Wail Sarieh
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Five Ways to Ruin Your Custody Battle

Child Custody

A divorce is by far one of the most difficult processes that anyone will ever endure in his or her life. These times can make a person act, or even react, irrationally and in ways that are potentially damaging to the custody case. If you have young children and are amidst a custody battle with your spouse, it is important that you understand how to behave – and most importantly, what not to do. Your actions before and during the divorce process can be used in court hearings to determine your eligibility for custody – regardless of whether you are the mother or father.

Five Things to Never Do During a Custody Case

  • Alienation tactics. Even if you cannot stand your spouse, alienating him or her, or the children, and creating an uncomfortable, damaging environment for your children could harm your chances for custody. This is especially true if you yell at your spouse and/or children, tell children inappropriate or negative things about the other parent, or try to turn the child against the other parent.
  • 1. Fail to pay child support. If you are already paying child support, do not stop payments – regardless of your reasons for doing so. Failure to pay could result in a contempt of court charge, but also result in your wages being garnished. Judges do not look kindly on parents who refuse to pay their child support obligations.
  • 2. Removing the children from school without permission. While they are legally your children, removing them from school or the area without the other parent’s permission could be detrimental to your case. If you already have a custody arrangement, you could be found in contempt of court if you remove them from school. Judges look for the best interest of the children – and removing them from school or taking them from the other parent without permission is an interference of custody, not to mention confusing for the child.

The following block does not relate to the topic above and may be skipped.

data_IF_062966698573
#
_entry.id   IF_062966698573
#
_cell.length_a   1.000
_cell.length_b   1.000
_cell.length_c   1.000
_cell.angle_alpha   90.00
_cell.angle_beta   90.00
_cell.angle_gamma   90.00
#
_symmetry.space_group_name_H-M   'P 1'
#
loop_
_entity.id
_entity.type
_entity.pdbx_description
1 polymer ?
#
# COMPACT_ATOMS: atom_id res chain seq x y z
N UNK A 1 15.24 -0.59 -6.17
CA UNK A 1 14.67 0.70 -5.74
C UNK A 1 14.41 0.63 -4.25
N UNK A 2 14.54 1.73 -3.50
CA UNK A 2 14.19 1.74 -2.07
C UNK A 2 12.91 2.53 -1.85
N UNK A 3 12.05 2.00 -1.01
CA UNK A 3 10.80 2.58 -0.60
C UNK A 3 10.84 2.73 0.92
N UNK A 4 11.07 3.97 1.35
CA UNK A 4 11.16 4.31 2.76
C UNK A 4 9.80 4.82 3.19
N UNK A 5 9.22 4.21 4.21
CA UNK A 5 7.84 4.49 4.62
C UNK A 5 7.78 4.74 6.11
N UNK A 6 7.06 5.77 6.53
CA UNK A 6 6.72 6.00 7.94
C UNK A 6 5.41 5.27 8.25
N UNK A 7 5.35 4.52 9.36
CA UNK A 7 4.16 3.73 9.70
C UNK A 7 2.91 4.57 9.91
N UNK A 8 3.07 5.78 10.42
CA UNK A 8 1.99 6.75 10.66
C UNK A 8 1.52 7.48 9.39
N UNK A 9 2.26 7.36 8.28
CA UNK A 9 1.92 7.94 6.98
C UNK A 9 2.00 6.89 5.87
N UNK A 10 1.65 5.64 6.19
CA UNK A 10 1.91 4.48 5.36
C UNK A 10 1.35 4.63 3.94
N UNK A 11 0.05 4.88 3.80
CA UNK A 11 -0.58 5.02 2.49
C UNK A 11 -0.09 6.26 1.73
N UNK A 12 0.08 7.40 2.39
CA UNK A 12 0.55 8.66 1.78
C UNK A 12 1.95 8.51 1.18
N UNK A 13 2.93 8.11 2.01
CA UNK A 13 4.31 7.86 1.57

• 3. Damaging property of the other parent. It does not matter how upset you are at the other parent. If you choose to damage his or her personal property, then you are proving to the courts that you have aggression. The court will not only require that you pay for or replace the damaged items, but then it may also consider you a threat to your children.
  • 4. Quit your job, move in with a significant other, or create an unstable environment. Even if your marriage is over, you do not need to act that way throughout the custody case. Quitting your job, moving in with a significant other, etc. are all things that make the courts assume that you are unstable.

Speak with a Child Custody Attorney First

If you are going through a custody case with your spouse, it is best that you consult with an attorney. An attorney can advise you as to how you should act during the case, but also protect you from exhibiting behaviors that could harm your case. Meet with the experienced child custody and visitation advocates at Sarieh Law Offices today. We offer free, 30-minute consultations. Schedule yours by calling 714-542-6200 or filling out our online contact form with your questions.

Wail Sarieh
By Wail Sarieh